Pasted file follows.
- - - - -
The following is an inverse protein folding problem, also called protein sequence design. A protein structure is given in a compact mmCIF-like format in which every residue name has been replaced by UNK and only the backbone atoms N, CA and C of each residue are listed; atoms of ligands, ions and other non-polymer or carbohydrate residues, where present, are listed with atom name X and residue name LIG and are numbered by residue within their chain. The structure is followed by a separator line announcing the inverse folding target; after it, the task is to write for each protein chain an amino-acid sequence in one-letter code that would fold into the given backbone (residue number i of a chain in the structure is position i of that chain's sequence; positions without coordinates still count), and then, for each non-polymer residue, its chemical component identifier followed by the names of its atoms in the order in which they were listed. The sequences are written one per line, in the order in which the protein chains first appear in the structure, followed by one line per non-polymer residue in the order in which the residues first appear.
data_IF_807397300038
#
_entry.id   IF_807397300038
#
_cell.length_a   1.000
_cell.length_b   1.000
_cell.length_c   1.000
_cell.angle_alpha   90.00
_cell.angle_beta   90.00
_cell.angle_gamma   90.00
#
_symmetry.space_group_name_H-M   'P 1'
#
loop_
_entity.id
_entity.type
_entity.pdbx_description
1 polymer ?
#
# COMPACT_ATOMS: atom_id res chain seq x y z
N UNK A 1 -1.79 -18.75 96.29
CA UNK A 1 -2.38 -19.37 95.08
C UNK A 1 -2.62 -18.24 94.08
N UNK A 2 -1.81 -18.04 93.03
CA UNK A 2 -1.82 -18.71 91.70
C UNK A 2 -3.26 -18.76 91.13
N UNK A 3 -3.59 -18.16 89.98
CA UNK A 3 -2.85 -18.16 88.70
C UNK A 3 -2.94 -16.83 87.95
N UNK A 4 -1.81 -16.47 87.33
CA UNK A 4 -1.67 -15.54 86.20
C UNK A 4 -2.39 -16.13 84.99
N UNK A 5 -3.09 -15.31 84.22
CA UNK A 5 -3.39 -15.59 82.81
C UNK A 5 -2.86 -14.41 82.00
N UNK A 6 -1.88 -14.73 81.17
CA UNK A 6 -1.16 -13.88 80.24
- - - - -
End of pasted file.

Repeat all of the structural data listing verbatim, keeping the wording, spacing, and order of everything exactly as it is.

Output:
The following is an inverse protein folding problem, also called protein sequence design. A protein structure is given in a compact mmCIF-like format in which every residue name has been replaced by UNK and only the backbone atoms N, CA and C of each residue are listed; atoms of ligands, ions and other non-polymer or carbohydrate residues, where present, are listed with atom name X and residue name LIG and are numbered by residue within their chain. The structure is followed by a separator line announcing the inverse folding target; after it, the task is to write for each protein chain an amino-acid sequence in one-letter code that would fold into the given backbone (residue number i of a chain in the structure is position i of that chain's sequence; positions without coordinates still count), and then, for each non-polymer residue, its chemical component identifier followed by the names of its atoms in the order in which they were listed. The sequences are written one per line, in the order in which the protein chains first appear in the structure, followed by one line per non-polymer residue in the order in which the residues first appear.
data_IF_807397300038
#
_entry.id   IF_807397300038
#
_cell.length_a   1.000
_cell.length_b   1.000
_cell.length_c   1.000
_cell.angle_alpha   90.00
_cell.angle_beta   90.00
_cell.angle_gamma   90.00
#
_symmetry.space_group_name_H-M   'P 1'
#
loop_
_entity.id
_entity.type
_entity.pdbx_description
1 polymer ?
#
# COMPACT_ATOMS: atom_id res chain seq x y z
N UNK A 1 -1.79 -18.75 96.29
CA UNK A 1 -2.38 -19.37 95.08
C UNK A 1 -2.62 -18.24 94.08
N UNK A 2 -1.81 -18.04 93.03
CA UNK A 2 -1.82 -18.71 91.70
C UNK A 2 -3.26 -18.76 91.13
N UNK A 3 -3.59 -18.16 89.98
CA UNK A 3 -2.85 -18.16 88.70
C UNK A 3 -2.94 -16.83 87.95
N UNK A 4 -1.81 -16.47 87.33
CA UNK A 4 -1.67 -15.54 86.20
C UNK A 4 -2.39 -16.13 84.99
N UNK A 5 -3.09 -15.31 84.22
CA UNK A 5 -3.39 -15.59 82.81
C UNK A 5 -2.86 -14.41 82.00
N UNK A 6 -1.88 -14.73 81.17
CA UNK A 6 -1.16 -13.88 80.24